But ne is not adequately addressed by that telescope's findings. The Earth around the Sun would be a borderline detection for it, but it has detected lots of planets only a little larger than the Earth, larger by a factor of 1.5 or 2.

    Since it detects transits, the telescope only gets sizes directly. To measure planets' masses, one needs to do a radial-velocity detection with a telescope with a high-resolution spectroscope, or else one has to find Transit Timing Variations (TTV's). Many of these can be modeled as orbit perturbations caused by other planets' gravity, and the effects of their gravity will be enhanced by the planets being in an orbital resonance. The downside is that those effects are only big because they add up over each orbit that each planet does. But Kepler observed several planets long enough to get good TTV data, and that has given us estimates of some planets' masses.

    From a planet's mass and radius, one can get its average density, but one has to be careful, since a large-enough planet will be centrally condensed because of its interior pressure. From Planet Models, I calculate that without compression effects, the Earth would be about 10% larger than it is, and its average density would be around 4.3 g/cm^3 instead of its actual 5.5 g/cm^3.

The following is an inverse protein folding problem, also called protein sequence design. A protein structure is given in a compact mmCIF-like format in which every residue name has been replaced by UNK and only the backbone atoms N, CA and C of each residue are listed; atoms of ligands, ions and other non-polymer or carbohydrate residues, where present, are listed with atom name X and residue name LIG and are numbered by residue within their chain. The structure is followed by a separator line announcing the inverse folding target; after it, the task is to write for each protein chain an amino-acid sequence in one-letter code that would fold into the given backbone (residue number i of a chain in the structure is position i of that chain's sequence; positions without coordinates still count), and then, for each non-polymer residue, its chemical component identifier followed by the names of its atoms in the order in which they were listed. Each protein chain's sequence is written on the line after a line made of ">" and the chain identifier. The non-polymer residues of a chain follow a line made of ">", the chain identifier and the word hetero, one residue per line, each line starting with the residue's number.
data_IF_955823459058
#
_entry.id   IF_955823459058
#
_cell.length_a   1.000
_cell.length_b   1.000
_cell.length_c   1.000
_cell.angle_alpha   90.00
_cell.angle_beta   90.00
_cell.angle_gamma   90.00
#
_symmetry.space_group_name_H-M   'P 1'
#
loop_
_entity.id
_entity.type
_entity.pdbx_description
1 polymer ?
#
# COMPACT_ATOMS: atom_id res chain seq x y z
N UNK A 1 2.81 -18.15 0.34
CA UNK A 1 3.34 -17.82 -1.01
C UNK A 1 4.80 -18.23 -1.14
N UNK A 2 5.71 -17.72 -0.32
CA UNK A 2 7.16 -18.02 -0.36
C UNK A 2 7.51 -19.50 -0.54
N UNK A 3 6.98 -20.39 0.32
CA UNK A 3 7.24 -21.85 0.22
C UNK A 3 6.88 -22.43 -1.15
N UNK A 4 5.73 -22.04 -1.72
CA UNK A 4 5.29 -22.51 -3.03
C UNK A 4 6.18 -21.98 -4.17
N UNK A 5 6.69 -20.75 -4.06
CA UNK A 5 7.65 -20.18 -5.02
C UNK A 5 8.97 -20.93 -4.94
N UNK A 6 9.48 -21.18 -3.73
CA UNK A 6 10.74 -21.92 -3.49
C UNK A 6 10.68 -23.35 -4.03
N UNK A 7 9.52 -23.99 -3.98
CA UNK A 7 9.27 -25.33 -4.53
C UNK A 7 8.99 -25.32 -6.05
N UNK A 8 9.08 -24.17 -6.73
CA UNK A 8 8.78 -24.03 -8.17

So far, only a few Earth-size planets have measured masses, and those measurements have large error bars. But for TRAPPIST-1, that is enough to suggest that some such planets have super oceans of water, or even lots of hydrogen and helium. Having lots of H2O or H/He can be a problem for habitability, by making it hard for organisms to live near the planet's visible surface, even if hydrothermal vents can still exist.

    So ne is up in the air. Many Earth-mass planets may be water worlds, with huge oceans hundreds of mi/km deep, or else they may have very little water and other volatiles, and thus very thin atmospheres.
    Last edited: Nov 8, 2017
  7. Nov 8, 2017 #6
    As to the other parameters, we are gradually closing in on the origin of life, or at least the emergence of the ultimate ancestor of all our planet's present-day biota. So far, we have gotten to a "RNA world", where RNA acted as both information storage and as enzyme. The main problem I've seen for it is the origin of the RNA -- it's difficult to make it nonbiologically.